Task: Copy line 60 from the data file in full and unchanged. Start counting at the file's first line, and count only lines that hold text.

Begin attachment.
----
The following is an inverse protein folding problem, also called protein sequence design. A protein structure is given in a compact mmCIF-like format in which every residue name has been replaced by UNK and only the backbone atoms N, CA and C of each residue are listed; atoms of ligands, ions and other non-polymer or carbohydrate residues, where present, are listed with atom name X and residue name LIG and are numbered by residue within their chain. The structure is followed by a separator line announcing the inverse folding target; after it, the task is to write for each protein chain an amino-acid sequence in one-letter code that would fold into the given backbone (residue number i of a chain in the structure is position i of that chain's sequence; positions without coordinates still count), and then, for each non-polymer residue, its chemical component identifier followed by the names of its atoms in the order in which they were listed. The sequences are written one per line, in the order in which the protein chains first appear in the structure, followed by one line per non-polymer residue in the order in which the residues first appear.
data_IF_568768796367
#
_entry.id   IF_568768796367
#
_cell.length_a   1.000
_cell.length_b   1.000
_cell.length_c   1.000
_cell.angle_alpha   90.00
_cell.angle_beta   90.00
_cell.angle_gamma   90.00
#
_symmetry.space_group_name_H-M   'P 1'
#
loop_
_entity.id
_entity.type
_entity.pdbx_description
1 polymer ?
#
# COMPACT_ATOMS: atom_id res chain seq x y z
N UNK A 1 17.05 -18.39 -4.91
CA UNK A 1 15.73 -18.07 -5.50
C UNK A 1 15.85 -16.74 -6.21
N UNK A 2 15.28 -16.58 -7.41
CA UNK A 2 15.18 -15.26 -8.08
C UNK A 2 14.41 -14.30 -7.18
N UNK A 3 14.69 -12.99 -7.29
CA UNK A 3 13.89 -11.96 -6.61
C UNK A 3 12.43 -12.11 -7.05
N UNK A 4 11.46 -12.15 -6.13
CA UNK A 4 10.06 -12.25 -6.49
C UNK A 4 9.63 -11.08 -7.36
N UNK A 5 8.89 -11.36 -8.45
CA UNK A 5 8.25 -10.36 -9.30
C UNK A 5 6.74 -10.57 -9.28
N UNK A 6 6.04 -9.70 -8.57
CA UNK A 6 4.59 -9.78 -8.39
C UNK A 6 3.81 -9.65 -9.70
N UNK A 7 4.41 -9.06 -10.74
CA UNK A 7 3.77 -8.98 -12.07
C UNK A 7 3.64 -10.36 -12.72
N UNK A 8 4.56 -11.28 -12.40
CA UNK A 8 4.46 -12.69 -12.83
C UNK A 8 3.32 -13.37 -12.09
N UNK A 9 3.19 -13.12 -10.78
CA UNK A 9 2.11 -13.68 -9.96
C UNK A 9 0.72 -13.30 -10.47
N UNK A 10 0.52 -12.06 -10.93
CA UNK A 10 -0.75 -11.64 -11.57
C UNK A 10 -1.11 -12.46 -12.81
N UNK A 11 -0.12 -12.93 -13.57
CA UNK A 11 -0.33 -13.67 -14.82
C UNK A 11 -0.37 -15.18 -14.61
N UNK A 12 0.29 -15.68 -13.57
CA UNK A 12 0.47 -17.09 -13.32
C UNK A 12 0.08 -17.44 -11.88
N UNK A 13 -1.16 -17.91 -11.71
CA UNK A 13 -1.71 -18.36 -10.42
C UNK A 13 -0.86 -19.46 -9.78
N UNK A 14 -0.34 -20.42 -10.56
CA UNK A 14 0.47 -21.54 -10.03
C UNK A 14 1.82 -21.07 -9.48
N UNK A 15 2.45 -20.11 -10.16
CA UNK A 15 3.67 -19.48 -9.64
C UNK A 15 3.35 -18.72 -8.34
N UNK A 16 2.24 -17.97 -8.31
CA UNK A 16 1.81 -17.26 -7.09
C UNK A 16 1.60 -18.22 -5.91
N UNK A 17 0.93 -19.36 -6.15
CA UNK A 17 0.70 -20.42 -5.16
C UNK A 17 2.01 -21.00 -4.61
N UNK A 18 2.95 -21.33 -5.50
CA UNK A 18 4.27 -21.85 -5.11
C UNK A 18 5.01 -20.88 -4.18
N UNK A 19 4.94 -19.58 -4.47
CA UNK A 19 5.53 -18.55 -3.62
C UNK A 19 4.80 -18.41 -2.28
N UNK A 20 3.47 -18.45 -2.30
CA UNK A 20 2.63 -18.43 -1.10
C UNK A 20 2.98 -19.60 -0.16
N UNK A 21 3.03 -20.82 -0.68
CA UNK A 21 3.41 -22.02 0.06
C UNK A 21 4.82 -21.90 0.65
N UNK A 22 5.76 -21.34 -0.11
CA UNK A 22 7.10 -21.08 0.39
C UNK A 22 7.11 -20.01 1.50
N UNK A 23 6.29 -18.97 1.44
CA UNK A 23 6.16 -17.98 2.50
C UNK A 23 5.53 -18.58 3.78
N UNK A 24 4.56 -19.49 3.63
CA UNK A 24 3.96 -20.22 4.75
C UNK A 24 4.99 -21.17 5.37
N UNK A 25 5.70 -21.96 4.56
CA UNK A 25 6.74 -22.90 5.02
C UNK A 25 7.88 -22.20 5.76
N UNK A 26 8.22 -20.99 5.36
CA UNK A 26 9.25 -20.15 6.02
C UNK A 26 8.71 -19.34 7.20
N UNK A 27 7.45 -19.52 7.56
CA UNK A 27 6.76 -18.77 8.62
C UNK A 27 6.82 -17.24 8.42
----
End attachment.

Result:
C UNK A 13 -0.86 -19.46 -9.78